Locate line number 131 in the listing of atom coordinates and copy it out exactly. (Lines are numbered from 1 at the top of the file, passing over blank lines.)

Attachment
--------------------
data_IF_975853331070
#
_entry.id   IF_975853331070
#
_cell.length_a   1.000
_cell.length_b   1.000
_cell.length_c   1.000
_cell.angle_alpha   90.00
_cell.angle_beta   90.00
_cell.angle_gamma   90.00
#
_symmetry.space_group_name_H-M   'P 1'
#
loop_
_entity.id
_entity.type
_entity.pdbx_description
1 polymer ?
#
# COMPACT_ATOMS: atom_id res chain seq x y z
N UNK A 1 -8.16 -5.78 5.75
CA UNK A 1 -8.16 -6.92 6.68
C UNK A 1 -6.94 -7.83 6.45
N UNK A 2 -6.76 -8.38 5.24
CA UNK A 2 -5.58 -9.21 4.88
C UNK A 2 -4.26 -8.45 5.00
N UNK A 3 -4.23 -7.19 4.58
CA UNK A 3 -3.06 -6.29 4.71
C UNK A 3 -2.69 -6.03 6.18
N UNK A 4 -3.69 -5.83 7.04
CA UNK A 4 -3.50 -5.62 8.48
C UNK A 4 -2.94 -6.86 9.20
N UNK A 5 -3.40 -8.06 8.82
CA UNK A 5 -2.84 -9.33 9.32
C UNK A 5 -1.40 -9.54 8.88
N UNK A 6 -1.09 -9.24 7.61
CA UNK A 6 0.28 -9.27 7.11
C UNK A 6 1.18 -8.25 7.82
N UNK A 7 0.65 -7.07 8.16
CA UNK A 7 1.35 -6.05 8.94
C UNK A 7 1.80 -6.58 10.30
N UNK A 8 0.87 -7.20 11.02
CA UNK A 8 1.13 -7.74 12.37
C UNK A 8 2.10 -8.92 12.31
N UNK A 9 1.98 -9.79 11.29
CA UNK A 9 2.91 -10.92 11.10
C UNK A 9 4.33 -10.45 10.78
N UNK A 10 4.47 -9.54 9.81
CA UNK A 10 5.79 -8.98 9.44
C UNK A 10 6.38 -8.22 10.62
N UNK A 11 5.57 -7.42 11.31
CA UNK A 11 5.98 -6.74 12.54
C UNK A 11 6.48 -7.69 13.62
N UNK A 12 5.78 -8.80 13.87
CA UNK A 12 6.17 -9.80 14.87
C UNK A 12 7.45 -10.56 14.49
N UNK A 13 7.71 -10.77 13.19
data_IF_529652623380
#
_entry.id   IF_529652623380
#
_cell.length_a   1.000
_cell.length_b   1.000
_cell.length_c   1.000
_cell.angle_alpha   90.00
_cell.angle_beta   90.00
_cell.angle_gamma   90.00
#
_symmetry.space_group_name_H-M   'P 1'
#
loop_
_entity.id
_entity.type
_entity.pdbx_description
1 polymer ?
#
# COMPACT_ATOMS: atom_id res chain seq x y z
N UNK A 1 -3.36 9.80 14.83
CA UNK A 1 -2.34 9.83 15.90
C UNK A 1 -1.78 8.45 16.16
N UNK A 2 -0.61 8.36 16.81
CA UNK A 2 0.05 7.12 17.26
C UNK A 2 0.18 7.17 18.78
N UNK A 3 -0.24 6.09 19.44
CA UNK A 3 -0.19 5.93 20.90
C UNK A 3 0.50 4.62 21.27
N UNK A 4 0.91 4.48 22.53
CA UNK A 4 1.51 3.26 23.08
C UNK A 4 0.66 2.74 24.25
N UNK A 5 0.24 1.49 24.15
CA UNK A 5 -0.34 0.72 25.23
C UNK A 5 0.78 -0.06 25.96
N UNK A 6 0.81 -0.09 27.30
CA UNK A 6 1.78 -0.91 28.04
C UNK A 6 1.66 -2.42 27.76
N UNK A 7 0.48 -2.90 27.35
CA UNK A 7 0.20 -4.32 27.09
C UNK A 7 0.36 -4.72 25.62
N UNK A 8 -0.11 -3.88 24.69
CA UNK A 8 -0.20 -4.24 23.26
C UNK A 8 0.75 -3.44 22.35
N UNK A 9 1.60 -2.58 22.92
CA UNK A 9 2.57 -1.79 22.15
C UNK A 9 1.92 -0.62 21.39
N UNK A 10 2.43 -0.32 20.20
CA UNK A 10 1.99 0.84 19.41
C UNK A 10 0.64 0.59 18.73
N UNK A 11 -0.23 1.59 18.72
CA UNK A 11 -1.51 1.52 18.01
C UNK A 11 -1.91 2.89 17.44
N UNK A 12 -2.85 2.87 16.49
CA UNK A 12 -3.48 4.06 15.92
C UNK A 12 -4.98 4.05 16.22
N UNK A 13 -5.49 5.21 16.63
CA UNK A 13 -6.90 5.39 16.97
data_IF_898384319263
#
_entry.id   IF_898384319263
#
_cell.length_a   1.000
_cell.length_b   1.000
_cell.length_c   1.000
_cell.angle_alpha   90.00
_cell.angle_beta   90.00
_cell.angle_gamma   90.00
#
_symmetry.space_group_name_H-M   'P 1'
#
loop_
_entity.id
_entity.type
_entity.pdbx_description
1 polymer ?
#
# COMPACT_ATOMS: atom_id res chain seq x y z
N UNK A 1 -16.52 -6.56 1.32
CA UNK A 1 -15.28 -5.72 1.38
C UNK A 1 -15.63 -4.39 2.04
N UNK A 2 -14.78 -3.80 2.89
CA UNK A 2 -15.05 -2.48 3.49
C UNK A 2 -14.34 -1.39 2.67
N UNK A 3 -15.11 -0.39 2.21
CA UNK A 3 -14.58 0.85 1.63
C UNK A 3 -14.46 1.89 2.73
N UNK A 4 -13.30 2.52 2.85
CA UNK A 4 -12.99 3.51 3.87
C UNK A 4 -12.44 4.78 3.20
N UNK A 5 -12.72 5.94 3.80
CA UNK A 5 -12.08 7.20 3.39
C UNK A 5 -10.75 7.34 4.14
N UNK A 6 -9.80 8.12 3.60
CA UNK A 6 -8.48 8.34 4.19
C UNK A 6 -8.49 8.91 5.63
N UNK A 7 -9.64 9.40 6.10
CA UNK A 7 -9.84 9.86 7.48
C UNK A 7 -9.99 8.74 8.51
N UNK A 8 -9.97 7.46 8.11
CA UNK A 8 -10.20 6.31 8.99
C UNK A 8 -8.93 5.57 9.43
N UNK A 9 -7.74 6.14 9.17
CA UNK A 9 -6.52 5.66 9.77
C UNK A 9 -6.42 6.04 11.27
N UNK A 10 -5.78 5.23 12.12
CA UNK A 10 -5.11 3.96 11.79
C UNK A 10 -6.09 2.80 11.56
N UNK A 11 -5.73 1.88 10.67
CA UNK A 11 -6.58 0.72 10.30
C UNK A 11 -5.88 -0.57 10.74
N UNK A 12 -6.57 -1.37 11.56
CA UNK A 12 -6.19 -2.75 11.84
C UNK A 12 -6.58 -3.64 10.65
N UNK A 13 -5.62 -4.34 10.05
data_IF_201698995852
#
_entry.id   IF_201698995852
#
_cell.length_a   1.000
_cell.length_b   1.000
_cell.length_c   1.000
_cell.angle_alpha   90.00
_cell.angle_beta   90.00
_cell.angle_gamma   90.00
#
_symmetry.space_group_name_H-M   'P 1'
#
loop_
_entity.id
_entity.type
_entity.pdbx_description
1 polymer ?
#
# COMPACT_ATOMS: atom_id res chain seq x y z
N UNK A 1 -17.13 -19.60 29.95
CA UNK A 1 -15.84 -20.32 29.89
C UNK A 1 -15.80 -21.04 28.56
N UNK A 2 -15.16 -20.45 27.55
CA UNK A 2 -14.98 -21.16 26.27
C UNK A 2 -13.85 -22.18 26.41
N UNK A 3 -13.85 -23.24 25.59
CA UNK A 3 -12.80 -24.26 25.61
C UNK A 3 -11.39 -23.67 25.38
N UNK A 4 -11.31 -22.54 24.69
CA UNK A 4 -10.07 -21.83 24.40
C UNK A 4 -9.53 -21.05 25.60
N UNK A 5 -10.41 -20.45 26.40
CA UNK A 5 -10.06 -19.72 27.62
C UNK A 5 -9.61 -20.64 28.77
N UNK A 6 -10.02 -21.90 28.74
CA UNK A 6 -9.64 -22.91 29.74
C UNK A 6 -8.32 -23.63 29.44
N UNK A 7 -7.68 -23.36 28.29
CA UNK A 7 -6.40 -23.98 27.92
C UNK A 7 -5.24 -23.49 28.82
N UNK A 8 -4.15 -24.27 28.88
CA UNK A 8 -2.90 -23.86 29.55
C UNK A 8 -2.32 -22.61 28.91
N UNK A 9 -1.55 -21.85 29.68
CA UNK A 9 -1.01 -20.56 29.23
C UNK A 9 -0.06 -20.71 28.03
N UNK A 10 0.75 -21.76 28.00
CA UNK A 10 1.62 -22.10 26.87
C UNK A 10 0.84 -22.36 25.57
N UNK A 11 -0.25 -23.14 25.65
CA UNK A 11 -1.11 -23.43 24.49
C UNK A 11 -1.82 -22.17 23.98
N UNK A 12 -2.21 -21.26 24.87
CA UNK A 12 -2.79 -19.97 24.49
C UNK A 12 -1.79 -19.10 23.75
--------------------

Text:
_entity.type